Henslow's Sparrow

Henslow's Sparrow

Centronyx henslowii
Population size
390-410 thou
Life Span
6.6 yrs
10-15 g
11-13 cm
20 cm

Henslow's sparrows are small songbirds found in North America. Adults have streaked brown upperparts with a light brown breast with streaks, a white belly, and a white throat. They have a pale stripe on the crown with a dark stripe on each side, an olive face and neck, rust-colored wings, and a short dark forked tail.


Henslow's sparrows are found in southern Canada, the northeastern United States, and the midwestern United States. They breed in grasslands, wet meadows, shrubby fields, and migrate to marshes and open pine woods in the southeastern United States.

Henslow's Sparrow habitat map



Climate zones

Habits and Lifestyle

Henslow’s sparrows are extremely secretive birds that are usually found in small groups or alone. They are active during the day spending most of the time foraging near or on the ground. When flushed they fly a short distance and then dive back into the grass and run away from danger by foot. Henslow's sparrows are generally silent and sing only when they attract mates or defend their territory; their song is a quick 'se-lick'.

Group name
Seasonal behavior

Diet and Nutrition

Henslow's sparrows are carnivores (insectivores) and herbivores (granivores). They mainly eat insects such as grasshoppers, beetles, and caterpillars but also spiders and snails. In winter they feed on seeds and some berries.

Mating Habits

early spring-late summer
10-11 days
9-10 days
3-5 eggs

Henslow's sparrows are monogamous and form pairs. They breed in early spring and late summer and may raise two broods per year. Females construct a cup-shaped nest that is made of coarse grass and dead leaves; it is usually lined with finer grasses or hair. Nests are located near or on the ground and are always well hidden. Females lay 3 to 5 eggs and incubate them for 10-11 days. The chicks hatch helpless and are able to leave the nest 9 to 10 days later.


Population threats

The numbers of the Henslow's sparrow are decreasing, probably due to habitat loss of the grasslands that it depends on. In addition, this species is also vulnerable to pesticide exposure, pollution, and collisions with communications towers.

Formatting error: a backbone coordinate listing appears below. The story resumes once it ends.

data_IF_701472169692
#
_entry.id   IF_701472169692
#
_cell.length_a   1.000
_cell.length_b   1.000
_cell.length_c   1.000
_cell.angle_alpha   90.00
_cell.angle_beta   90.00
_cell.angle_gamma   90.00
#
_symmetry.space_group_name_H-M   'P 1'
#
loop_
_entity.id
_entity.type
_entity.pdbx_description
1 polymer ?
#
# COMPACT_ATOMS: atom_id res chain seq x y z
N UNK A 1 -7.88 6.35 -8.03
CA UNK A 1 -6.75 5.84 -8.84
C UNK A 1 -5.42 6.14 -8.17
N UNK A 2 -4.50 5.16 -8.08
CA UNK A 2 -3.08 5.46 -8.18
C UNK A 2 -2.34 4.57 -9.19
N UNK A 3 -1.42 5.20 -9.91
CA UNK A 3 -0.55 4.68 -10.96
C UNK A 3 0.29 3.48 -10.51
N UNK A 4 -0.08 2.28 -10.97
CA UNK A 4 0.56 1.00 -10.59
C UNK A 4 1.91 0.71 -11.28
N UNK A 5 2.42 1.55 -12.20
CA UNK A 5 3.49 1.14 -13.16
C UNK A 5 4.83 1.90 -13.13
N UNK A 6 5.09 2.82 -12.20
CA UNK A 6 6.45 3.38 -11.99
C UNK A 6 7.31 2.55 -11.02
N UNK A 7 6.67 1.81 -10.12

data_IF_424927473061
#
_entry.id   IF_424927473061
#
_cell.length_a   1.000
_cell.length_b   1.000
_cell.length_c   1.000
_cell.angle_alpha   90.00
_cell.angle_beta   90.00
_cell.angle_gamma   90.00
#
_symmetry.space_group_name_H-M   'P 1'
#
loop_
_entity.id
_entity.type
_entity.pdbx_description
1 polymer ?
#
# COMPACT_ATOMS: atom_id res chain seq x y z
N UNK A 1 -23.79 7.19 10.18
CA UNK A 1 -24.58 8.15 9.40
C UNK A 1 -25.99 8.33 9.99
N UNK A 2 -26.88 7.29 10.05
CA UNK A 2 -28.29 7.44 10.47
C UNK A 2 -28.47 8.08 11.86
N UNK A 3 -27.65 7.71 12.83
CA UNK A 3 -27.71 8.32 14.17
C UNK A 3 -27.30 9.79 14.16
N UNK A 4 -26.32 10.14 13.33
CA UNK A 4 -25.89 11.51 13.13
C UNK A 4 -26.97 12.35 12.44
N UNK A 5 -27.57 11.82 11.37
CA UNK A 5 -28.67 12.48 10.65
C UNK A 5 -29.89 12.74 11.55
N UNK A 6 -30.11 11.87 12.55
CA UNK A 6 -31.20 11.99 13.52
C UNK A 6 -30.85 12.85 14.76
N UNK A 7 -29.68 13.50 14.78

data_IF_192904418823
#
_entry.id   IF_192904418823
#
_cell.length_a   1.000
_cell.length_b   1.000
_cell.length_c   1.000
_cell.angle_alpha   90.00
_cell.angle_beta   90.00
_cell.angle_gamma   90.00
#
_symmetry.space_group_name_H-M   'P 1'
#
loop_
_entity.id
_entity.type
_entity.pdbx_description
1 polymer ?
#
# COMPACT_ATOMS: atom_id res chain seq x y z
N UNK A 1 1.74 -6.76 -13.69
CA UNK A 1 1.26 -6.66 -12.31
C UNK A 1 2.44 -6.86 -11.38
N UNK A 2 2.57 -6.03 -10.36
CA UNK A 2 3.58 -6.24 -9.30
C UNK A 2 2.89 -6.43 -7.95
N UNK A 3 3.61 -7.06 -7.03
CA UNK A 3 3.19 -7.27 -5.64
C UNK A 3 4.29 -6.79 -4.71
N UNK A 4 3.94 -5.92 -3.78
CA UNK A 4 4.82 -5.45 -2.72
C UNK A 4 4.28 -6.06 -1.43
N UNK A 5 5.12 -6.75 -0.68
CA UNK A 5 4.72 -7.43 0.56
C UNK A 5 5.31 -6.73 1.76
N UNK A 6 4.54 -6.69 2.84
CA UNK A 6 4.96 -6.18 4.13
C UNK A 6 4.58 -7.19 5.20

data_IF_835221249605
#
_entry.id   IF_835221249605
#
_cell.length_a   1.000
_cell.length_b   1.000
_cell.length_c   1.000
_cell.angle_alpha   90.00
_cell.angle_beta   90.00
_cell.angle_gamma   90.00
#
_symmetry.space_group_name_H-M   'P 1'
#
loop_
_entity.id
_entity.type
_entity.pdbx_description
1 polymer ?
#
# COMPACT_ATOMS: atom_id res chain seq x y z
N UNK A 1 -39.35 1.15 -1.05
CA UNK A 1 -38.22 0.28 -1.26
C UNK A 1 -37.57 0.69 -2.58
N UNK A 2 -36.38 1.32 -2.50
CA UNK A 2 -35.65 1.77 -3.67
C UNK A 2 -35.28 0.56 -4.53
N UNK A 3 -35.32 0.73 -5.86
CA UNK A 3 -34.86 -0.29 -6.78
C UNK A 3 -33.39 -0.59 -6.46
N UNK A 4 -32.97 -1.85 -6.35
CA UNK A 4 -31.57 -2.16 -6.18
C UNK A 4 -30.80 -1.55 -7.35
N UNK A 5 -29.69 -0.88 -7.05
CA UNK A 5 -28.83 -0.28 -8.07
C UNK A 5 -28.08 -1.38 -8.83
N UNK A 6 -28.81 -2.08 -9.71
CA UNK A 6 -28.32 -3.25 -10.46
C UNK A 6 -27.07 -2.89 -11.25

Population number

According to the IUCN Red List, the total population size of the Henslow’s sparrow is 390,000 mature individuals. According to Partners in Flight resource, the total breeding population size of this species is 410,000 breeding birds. Overall, currently, Henslow’s sparrows are classified as Least Concern (LC) on the IUCN Red List and their numbers today are increasing.

Fun Facts for Kids

  • The Henslow's sparrow was named by John James Audubon in honor of John Stevens Henslow (a British priest, botanist, and geologist).
  • The Henslow's sparrow was originally classified in the genus Emberiza and called Henslow's bunting.
  • Henslow's sparrows prefer to sing at dawn and dusk but when the moon is bright they may also sing at night.
  • These little birds are excellent runners and prefer to run away from danger rather than fly.
  • Henslow's sparrows nest in loose colonies; pairs usually stay close to each other and males defend their territories from neighbors singing either from an exposed perch or hidden on the ground.
  • It is quite difficult to locate Henslow's sparrows’ nests because the birds walk some distance before leaving the nest or before arriving.


1. Henslow's Sparrow on Wikipedia - https://en.wikipedia.org/wiki/Henslow%27s_sparrow
2. Henslow's Sparrow on The IUCN Red List site - https://www.iucnredlist.org/species/22721138/155454042

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